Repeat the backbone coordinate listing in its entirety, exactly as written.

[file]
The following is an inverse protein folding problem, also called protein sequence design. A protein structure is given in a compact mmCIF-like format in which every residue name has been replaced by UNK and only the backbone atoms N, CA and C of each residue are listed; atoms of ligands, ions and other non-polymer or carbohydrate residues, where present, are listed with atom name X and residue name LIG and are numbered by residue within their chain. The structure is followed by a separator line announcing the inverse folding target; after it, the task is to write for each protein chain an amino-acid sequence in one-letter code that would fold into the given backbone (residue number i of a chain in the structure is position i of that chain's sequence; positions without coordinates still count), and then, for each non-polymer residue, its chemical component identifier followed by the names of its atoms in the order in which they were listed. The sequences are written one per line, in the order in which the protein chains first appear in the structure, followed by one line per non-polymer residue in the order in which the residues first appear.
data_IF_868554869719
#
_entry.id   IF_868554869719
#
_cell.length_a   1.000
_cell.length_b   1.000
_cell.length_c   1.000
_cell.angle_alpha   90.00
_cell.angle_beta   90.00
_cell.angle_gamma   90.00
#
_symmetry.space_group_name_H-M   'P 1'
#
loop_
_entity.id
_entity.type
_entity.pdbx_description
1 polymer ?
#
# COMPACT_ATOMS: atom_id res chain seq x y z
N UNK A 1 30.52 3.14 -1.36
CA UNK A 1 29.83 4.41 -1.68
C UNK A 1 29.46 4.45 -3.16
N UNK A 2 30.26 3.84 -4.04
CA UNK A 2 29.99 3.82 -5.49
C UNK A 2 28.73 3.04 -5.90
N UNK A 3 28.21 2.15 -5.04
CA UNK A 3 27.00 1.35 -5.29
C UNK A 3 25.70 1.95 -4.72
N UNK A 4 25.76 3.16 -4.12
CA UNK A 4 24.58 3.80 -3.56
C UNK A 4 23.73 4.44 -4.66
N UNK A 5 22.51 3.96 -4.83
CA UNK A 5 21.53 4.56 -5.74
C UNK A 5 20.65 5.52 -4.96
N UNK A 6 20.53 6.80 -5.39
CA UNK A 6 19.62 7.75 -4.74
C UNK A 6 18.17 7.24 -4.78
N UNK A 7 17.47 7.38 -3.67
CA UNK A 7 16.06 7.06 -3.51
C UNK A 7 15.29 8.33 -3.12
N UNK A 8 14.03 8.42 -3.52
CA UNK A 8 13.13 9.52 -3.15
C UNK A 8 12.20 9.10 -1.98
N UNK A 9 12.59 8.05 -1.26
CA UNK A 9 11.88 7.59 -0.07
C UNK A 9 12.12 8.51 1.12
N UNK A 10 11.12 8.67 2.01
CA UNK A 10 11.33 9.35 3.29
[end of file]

The following is an inverse protein folding problem, also called protein sequence design. A protein structure is given in a compact mmCIF-like format in which every residue name has been replaced by UNK and only the backbone atoms N, CA and C of each residue are listed; atoms of ligands, ions and other non-polymer or carbohydrate residues, where present, are listed with atom name X and residue name LIG and are numbered by residue within their chain. The structure is followed by a separator line announcing the inverse folding target; after it, the task is to write for each protein chain an amino-acid sequence in one-letter code that would fold into the given backbone (residue number i of a chain in the structure is position i of that chain's sequence; positions without coordinates still count), and then, for each non-polymer residue, its chemical component identifier followed by the names of its atoms in the order in which they were listed. The sequences are written one per line, in the order in which the protein chains first appear in the structure, followed by one line per non-polymer residue in the order in which the residues first appear.
data_IF_868554869719
#
_entry.id   IF_868554869719
#
_cell.length_a   1.000
_cell.length_b   1.000
_cell.length_c   1.000
_cell.angle_alpha   90.00
_cell.angle_beta   90.00
_cell.angle_gamma   90.00
#
_symmetry.space_group_name_H-M   'P 1'
#
loop_
_entity.id
_entity.type
_entity.pdbx_description
1 polymer ?
#
# COMPACT_ATOMS: atom_id res chain seq x y z
N UNK A 1 30.52 3.14 -1.36
CA UNK A 1 29.83 4.41 -1.68
C UNK A 1 29.46 4.45 -3.16
N UNK A 2 30.26 3.84 -4.04
CA UNK A 2 29.99 3.82 -5.49
C UNK A 2 28.73 3.04 -5.90
N UNK A 3 28.21 2.15 -5.04
CA UNK A 3 27.00 1.35 -5.29
C UNK A 3 25.70 1.95 -4.72
N UNK A 4 25.76 3.16 -4.12
CA UNK A 4 24.58 3.80 -3.56
C UNK A 4 23.73 4.44 -4.66
N UNK A 5 22.51 3.96 -4.83
CA UNK A 5 21.53 4.56 -5.74
C UNK A 5 20.65 5.52 -4.96
N UNK A 6 20.53 6.80 -5.39
CA UNK A 6 19.62 7.75 -4.74
C UNK A 6 18.17 7.24 -4.78
N UNK A 7 17.47 7.38 -3.67
CA UNK A 7 16.06 7.06 -3.51
C UNK A 7 15.29 8.33 -3.12
N UNK A 8 14.03 8.42 -3.52
CA UNK A 8 13.13 9.52 -3.15
C UNK A 8 12.20 9.10 -1.98
N UNK A 9 12.59 8.05 -1.26
CA UNK A 9 11.88 7.59 -0.07
C UNK A 9 12.12 8.51 1.12
N UNK A 10 11.12 8.67 2.01
CA UNK A 10 11.33 9.35 3.29